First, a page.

Latest MCAS scores are troubling

The state released its latest MCAS results on Tuesday, and the scores seem alarming.

According to the Boston Globe, 61 percent of 10th graders statewide met or exceeded expectations on the new, more rigorous English exam, while the percentage was 59 percent on the tougher math exam put in place. Both percentages were well below the levels from 2018, when 91 percent of 10th graders scored proficient or advanced on the old English MCAS and 78 percent scored at that level on the old math test.

Luckily for the students, the state for the time being has is grading on a steep curve to maintain the same pass rate as in previous years. According to the Globe, that meant setting  the passing score at the upper end of the “not meeting expectations” category, the lowest of the four categories. As a result, 87 percent of students passed the English, math, and science MCAS tests, the same percentage as last year.

“The lower bar will be in effect for at least two years, and the state Board of Elementary and Secondary Education will consider a request Tuesday to keep it there for a third year,” the Globe reported. “Eventually, the state wants to raise the bar so it reflects what students actually need to know to do well in college.”

Jeff Riley, the commissioner of elementary and secondary education, said he wants to slowly transition to the new testing system.

“We’re giving folks a little breathing room as we all figure this out,” said Riley in a phone call with reporters Monday. “I think the switch over to the next generation is one where I kind of want to give folks time to get grounded in it.”

The Globe concludes the new test is just plain harder than the old one, so scores dropped. That’s a logical conclusion, but one could also argue that teachers were used to teaching to the old test, and now they’re having to shift their approach with the new test.

By the way, the Globe’s glass-half-empty coverage of the test results was quite different from the way other news outlets covered them.  The WBUR headline said “latest scores on new state test show some improvement — but racial gaps remain.” The Telegram & Gazette reported that MCAS scores showed little change across central Massachusetts. And MassLive reported that Massachusetts schools are seeing a modest increase in test scores.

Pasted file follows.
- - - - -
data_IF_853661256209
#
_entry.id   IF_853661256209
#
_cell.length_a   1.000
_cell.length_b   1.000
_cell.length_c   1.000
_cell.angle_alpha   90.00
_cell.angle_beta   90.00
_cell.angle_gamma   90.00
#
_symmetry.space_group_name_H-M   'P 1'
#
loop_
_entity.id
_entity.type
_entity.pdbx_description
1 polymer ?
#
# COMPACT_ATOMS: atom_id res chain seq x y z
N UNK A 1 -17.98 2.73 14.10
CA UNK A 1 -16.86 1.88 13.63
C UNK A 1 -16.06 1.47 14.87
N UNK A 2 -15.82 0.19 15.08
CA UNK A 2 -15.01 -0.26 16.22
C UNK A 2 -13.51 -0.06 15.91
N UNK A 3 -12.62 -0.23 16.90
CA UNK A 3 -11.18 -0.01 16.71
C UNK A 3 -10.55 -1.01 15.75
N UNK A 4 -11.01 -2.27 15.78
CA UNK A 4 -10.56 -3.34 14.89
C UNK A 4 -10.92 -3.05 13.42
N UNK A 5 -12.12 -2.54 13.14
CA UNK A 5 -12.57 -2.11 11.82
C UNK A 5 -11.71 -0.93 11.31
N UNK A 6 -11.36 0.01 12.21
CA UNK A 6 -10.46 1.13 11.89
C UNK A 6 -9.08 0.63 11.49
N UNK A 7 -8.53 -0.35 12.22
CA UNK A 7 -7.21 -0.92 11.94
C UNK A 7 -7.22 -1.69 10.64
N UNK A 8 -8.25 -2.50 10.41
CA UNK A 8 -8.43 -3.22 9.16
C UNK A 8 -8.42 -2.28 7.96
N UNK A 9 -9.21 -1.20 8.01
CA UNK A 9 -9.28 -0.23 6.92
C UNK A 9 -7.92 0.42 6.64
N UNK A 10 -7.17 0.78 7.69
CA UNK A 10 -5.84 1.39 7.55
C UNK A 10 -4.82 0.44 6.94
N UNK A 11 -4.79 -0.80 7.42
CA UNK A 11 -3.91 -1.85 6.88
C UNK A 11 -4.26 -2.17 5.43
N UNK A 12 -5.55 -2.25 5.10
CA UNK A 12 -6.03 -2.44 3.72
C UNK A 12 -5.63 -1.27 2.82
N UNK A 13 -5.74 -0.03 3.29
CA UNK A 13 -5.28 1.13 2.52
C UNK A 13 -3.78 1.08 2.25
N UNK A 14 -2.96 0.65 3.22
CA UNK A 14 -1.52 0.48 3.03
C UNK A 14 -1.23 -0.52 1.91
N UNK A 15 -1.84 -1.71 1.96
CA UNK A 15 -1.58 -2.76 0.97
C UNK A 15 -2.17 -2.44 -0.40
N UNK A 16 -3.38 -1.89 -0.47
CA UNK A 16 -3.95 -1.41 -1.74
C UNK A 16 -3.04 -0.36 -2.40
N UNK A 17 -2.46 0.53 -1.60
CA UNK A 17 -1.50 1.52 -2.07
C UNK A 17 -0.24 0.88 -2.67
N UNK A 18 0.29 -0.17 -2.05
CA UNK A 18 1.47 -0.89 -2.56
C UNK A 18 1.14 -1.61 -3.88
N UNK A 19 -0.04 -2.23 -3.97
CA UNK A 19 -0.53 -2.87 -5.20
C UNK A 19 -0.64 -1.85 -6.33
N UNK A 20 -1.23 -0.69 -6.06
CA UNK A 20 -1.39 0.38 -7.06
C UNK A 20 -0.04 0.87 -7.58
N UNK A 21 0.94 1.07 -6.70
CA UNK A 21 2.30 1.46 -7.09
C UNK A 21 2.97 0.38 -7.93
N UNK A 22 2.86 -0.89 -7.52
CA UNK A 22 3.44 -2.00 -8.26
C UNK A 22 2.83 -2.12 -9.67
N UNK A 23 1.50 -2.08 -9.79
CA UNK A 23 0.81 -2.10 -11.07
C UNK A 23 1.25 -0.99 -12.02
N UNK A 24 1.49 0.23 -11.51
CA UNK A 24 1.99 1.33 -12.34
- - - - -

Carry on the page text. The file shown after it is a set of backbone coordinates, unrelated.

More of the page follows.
Maybe it’s time to simplify the way these test scores are interpreted, so everyone’s on the same page.



House Speaker Robert DeLeo floats an idea for passing the long-delayed hands-free driving bill — pass the hands-free part now and leave the more controversial issue of collection of demographic data until later. (State House News)

Sen. Nick Collins shares his personal story of searching around Methadone Mile for his cousin as he backs legislation that would allow authorities to involuntarily hold someone on belief that they are in the throes of a dangerous addiction, even without a court order.  (WBUR)

Sen. Eric Lesser will convene a hearing of the economic development committee he co-chairs in Springfield to consider a bill he filed that would pay people up to $10,000 to relocate to one of four Western Mass. counties. (Boston Globe)


Boston launches a campaign against age discrimination. (Boston Globe)


President Trump personally ordered the withholding of nearly $400 million in military aid to Ukraine shortly before he is said to have pressured Volodymyr Zelensky, the country’s president, to investigate the son of Joe Biden. (Washington Post) William Weld, who is seeking the Republican nomination for president, calls Trump’s actions “treason, pure and simple.” (MassLIve) Rep. Stephen Lynch said the allegations could tip him into the camp supporting the initiation of impeachment proceedings. (Boston Herald)


Alex Morse releases eight years of his personal tax returns. His opponent in the Democratic primary for Congress, Richard Neal, hasn’t released his returns. (MassLive)

Newton City Councilor Becky Grossman becomes the first person to jump in the race for the Fourth Congressional District seat Joe Kennedy is giving up to run for Senate since his announcement. (Boston Globe

Election Day voter registration is good for democracy, says Jonathan Cohn of Progressive Massachusetts. (CommonWealth)

Environmental activists are assembling a $5 million effort to support Sen. Edward Markey’s re-election bid, while trade unions were quick to line up behind Rep. Joseph Kennedy III after he formally joined the Senate race on Saturday. (State House News Service at Herald News)